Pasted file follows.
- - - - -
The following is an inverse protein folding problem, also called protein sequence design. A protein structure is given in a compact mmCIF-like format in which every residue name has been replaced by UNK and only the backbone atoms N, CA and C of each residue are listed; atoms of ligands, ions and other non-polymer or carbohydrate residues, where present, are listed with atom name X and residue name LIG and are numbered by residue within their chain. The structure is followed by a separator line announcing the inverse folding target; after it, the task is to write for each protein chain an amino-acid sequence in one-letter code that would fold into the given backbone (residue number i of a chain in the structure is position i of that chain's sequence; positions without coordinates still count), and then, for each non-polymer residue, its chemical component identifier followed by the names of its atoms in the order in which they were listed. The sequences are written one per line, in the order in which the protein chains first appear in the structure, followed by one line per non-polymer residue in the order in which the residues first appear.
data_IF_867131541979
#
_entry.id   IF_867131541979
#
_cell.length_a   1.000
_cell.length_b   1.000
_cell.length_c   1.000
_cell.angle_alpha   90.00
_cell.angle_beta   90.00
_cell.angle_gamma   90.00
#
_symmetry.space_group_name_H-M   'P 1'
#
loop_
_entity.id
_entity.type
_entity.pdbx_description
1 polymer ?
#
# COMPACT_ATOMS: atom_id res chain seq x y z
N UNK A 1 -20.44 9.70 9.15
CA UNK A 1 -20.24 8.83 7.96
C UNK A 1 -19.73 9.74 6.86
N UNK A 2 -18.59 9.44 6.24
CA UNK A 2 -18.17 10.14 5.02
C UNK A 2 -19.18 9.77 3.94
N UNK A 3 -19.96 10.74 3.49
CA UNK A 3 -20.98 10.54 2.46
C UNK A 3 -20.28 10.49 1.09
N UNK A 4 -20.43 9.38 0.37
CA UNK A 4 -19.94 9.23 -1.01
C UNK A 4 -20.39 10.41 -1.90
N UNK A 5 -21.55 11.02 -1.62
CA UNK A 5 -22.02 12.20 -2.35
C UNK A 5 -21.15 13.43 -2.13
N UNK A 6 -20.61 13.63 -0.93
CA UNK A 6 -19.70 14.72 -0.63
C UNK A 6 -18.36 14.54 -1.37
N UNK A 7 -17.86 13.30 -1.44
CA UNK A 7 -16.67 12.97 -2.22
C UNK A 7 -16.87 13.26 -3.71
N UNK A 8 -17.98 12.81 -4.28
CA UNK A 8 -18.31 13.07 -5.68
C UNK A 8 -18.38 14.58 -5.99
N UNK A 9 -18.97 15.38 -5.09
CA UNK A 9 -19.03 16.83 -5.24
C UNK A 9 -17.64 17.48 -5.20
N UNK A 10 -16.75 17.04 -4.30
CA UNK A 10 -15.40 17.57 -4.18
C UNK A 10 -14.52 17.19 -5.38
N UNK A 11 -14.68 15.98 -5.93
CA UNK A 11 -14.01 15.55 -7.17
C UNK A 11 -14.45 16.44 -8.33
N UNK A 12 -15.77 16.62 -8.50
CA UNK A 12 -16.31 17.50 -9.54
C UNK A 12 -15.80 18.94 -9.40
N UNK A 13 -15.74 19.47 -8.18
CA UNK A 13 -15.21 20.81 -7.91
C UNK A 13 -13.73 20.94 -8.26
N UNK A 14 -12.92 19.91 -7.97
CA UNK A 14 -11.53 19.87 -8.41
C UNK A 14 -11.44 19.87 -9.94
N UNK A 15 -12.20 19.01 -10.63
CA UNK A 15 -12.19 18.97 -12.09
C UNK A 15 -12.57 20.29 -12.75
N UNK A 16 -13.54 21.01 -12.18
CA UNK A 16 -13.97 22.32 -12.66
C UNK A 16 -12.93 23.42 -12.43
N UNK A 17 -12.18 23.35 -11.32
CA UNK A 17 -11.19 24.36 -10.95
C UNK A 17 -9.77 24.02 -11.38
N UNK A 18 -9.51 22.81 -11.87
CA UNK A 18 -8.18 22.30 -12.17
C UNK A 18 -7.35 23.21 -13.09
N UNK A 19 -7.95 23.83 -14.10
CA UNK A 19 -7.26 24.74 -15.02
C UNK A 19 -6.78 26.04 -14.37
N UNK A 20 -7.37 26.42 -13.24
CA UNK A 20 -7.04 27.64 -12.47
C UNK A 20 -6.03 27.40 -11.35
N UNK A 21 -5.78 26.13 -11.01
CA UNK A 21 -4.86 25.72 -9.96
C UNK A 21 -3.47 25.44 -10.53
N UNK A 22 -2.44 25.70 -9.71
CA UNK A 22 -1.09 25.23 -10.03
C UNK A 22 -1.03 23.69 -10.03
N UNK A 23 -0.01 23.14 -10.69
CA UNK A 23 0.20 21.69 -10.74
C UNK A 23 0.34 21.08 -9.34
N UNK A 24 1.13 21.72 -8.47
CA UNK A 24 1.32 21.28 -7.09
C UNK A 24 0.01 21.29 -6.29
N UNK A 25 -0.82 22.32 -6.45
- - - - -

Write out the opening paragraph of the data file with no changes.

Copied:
The following is an inverse protein folding problem, also called protein sequence design. A protein structure is given in a compact mmCIF-like format in which every residue name has been replaced by UNK and only the backbone atoms N, CA and C of each residue are listed; atoms of ligands, ions and other non-polymer or carbohydrate residues, where present, are listed with atom name X and residue name LIG and are numbered by residue within their chain. The structure is followed by a separator line announcing the inverse folding target; after it, the task is to write for each protein chain an amino-acid sequence in one-letter code that would fold into the given backbone (residue number i of a chain in the structure is position i of that chain's sequence; positions without coordinates still count), and then, for each non-polymer residue, its chemical component identifier followed by the names of its atoms in the order in which they were listed. The sequences are written one per line, in the order in which the protein chains first appear in the structure, followed by one line per non-polymer residue in the order in which the residues first appear.